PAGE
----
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The Olympic actors of Simone Biles come from US lawsuits

ST. LOUIS – A sea of ​​cellphones rose in the stands at the Dome at America’s Center, focused on the eye-catching gymnast below, Simone Biles. Ushers and other event staff flocked from the hall to the edge of the stands to take a look at them.

They wanted to see her, film her, pay tribute to her in some way on the day when she was expected to take first place in the Olympic women’s gymnastics tests in the USA and, as expected, to bring her to her second Olympic team. In Tokyo she will defend her Olympic all-around title from the 2016 Games. If she wins gold again, Biles will be the first woman to do this in more than 50 years.

And if she is successful, her marathon winning streak will be even longer.

The 24-year-old Biles has not lost an all-around competition since 2013, when she was only 16 years old and not yet a four-time Olympic champion. That was long before she became the most decorated gymnast in history with 25 World Championship medals, long before she got so good that other gymnasts could only hope for second place in the all-around competition.

Due to their recent achievements, especially in the exams, a gymnast team was selected as a supporting actor in Tokyo on Sunday. Sunisa Lee, Jordan Chiles and Grace McCallum have been named to the squad that will compete alongside Biles in the team event that the US will win for the third year in a row. Two other gymnasts, Jade Carey and MyKayla Skinner, were called up as lone fighters on the Olympic team.

Biles and Lee earned automatic berths for the team by finishing first and second in the all-around competition. Carey had already secured her place with her strong placement in the World Cup series of the International Gymnastics Federation. It took a US gymnastics committee about 30 minutes to select the other Olympians.

While Biles, Lee and Chiles were the favorites to make up the team, the last place winner for the team event in Tokyo was the biggest stranger to go into the exams. In the end, McCallum, 18, of Isanti, Minnesota, got the spot because her top marks gave the US team the best chance of winning the gold medal. She finished fourth in the all-around competition, with strong placements in all disciplines.

Sunisa Lee, 18, of St. Paul, Minnesota, had focused for years on doing the Tokyo Olympics, and on Sunday night she did it for her father, just as she’d envisioned.

John Lee, her father, watched the arena from his wheelchair, amazed at Sunisa’s maturity and ability. It was only Sunisa’s second competition he’d watched live since falling from a ladder in 2019 and suffering a spine injury. At this month’s Nationals, John Lee, who is paralyzed from the chest down, said he couldn’t be more proud of Sunisa and how she has excelled in her sport since his accident.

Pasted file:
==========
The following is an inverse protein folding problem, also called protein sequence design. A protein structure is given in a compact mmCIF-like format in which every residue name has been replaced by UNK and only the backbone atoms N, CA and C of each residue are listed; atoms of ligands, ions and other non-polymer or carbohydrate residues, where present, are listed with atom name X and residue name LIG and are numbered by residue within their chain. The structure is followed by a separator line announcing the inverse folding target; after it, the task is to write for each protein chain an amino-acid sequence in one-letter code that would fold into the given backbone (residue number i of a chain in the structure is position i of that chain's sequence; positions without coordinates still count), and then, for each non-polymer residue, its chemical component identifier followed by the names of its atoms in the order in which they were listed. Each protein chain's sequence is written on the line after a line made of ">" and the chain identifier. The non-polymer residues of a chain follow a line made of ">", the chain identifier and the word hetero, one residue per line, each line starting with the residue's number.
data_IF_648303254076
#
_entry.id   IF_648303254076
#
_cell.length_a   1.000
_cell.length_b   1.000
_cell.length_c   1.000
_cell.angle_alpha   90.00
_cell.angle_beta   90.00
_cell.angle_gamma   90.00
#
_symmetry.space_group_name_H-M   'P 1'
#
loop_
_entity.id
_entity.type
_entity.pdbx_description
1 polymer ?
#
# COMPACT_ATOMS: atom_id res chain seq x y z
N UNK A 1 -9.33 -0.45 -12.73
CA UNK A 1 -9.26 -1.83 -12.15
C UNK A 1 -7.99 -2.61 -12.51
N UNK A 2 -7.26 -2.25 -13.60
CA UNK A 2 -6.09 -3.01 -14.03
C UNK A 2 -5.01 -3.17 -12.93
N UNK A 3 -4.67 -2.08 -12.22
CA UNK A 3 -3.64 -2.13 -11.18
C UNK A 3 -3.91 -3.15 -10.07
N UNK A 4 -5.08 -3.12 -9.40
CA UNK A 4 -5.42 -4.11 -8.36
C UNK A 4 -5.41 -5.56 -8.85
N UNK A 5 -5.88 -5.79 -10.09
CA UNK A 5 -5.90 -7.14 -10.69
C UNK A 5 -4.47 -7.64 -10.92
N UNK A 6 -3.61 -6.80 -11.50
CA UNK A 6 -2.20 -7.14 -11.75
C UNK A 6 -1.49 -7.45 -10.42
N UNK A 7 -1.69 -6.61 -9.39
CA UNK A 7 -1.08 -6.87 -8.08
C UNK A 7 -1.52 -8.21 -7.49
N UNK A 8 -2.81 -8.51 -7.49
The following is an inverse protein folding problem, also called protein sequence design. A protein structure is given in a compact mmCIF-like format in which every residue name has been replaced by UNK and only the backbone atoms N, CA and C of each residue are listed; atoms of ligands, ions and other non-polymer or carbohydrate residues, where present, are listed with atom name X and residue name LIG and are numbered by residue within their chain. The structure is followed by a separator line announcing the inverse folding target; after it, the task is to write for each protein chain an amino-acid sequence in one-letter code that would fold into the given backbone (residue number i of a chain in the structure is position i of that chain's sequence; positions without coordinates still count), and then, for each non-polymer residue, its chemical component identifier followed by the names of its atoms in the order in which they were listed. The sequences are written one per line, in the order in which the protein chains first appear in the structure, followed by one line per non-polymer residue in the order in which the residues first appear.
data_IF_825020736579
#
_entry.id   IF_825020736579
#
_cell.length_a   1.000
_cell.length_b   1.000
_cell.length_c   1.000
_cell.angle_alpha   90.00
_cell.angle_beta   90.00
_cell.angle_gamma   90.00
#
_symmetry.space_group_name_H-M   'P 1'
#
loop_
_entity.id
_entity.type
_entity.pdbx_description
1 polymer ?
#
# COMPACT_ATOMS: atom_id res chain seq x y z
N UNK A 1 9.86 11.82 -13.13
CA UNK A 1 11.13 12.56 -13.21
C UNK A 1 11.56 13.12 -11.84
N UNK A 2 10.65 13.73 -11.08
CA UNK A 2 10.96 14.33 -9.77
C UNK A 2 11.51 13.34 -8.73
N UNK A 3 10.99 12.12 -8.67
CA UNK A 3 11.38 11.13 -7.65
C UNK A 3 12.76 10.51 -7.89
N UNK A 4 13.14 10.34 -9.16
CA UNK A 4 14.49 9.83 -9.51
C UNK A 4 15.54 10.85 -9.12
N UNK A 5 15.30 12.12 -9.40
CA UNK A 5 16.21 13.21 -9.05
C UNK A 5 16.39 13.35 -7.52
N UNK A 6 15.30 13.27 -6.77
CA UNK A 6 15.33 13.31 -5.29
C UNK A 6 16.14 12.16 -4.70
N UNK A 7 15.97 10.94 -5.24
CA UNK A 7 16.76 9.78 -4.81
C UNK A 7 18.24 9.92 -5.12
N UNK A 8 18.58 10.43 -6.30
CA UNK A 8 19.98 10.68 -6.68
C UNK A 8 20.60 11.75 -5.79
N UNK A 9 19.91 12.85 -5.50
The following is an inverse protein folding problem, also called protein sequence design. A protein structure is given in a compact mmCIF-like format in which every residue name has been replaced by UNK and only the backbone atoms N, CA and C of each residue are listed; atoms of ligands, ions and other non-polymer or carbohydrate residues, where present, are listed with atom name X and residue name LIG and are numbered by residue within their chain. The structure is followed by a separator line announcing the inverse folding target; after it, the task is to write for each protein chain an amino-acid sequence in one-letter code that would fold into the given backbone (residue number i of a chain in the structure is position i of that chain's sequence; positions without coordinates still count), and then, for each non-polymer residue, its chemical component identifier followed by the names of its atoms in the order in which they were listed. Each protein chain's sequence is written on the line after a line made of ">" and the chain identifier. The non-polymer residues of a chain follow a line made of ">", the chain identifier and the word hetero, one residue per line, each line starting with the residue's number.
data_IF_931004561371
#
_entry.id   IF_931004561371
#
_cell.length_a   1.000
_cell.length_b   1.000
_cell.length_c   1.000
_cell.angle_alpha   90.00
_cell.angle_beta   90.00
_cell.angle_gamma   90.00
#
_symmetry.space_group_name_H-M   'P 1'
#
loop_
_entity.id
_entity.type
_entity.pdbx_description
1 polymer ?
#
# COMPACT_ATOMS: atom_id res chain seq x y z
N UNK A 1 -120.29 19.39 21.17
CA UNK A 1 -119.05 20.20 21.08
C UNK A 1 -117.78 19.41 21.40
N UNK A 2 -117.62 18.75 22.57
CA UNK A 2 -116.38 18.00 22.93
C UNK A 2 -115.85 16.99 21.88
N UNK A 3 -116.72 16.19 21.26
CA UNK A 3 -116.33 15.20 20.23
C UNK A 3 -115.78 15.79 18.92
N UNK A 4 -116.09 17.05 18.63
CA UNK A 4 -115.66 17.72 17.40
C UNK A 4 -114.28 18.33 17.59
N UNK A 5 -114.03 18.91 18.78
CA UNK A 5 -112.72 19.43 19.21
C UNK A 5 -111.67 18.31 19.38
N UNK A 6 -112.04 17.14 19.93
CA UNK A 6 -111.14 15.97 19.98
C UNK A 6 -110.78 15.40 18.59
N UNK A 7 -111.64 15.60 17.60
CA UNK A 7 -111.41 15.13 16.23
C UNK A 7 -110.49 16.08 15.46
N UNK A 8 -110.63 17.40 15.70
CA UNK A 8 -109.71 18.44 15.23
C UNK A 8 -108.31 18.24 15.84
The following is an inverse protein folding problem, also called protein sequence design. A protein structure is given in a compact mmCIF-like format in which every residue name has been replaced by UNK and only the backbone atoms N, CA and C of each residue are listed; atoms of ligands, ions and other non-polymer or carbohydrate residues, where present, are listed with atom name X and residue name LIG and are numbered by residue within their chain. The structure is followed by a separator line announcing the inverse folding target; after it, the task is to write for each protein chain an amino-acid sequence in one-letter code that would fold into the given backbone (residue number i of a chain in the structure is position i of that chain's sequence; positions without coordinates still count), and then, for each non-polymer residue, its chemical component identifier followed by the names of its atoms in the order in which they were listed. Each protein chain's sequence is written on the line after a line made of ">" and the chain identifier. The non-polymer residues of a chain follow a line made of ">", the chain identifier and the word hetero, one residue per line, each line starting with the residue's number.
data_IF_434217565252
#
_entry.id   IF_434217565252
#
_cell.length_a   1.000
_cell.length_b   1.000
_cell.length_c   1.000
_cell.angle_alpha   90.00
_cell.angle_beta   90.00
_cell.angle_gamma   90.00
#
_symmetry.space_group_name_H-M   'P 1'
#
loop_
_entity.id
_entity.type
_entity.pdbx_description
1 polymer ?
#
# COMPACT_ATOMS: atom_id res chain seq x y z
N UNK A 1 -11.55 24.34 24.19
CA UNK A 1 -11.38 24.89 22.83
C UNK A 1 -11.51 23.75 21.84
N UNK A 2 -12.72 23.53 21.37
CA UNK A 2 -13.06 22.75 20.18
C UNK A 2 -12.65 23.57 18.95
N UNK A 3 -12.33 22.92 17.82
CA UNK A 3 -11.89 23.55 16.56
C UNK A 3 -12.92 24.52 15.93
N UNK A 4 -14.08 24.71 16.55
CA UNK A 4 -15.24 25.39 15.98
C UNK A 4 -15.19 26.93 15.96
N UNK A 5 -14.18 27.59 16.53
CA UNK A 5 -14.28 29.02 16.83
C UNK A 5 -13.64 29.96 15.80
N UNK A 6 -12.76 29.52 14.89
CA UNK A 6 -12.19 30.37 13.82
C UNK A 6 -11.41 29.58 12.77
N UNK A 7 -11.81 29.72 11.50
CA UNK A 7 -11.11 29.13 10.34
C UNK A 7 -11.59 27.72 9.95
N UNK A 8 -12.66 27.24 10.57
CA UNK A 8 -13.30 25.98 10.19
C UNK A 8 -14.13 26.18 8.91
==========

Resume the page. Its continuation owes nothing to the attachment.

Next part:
Sunisa Lee’s ultimate goal is to win an Olympic gold medal for her father, and she might do it, but he can’t travel to Tokyo to see that. Since no international spectators are allowed at the games, John Lee has to marvel at his daughter from a distance. She has a good chance of winning a gold medal on the uneven bars, the only event that is Biles’ weakness.

On Sunday evening, Biles wasn’t just perfect on the uneven bars. She wobbled and wobbled on the four-inch-wide balance beam before grabbing it in her hands and then jumping off. She had hops on the landings of her two vaults. During the floor exercise, in which she flew so high with her tumbling passes that she threatened to scratch the roof, she kicked twice.

Her teammate Chiles, 20, from Vancouver, Washington, stepped in to ensure consistency. Since the beginning of this year, Chile has completed 24 out of 24 exercises without major errors, an amazing achievement in a sport with such a low error rate. When she finished her floor exercise to end her night, she leaned over and put her hands on her knees in a mixture of relief and joy. She had done everything possible to show the selection committee that she deserved a trip to Tokyo. And it turned out to be more than enough.

At Biles’ invitation, Chiles moved to Texas in 2019 to train with Biles to get out of their gymnastics trot. It now seems like the best decision she has ever made. She and Biles grew up as close as family both inside and outside the gym, and Chile’s sister Jazmin even applied the duo’s makeup and did her hair for trials.

The fans who filled the arena took photos and videos of Biles in that makeup and hairstyle. And after Biles finished their last event of the evening, the floor exercise, the crowd rose to a standing ovation to greet them.

On a night when Biles wasn’t perfect, she was still the biggest star.

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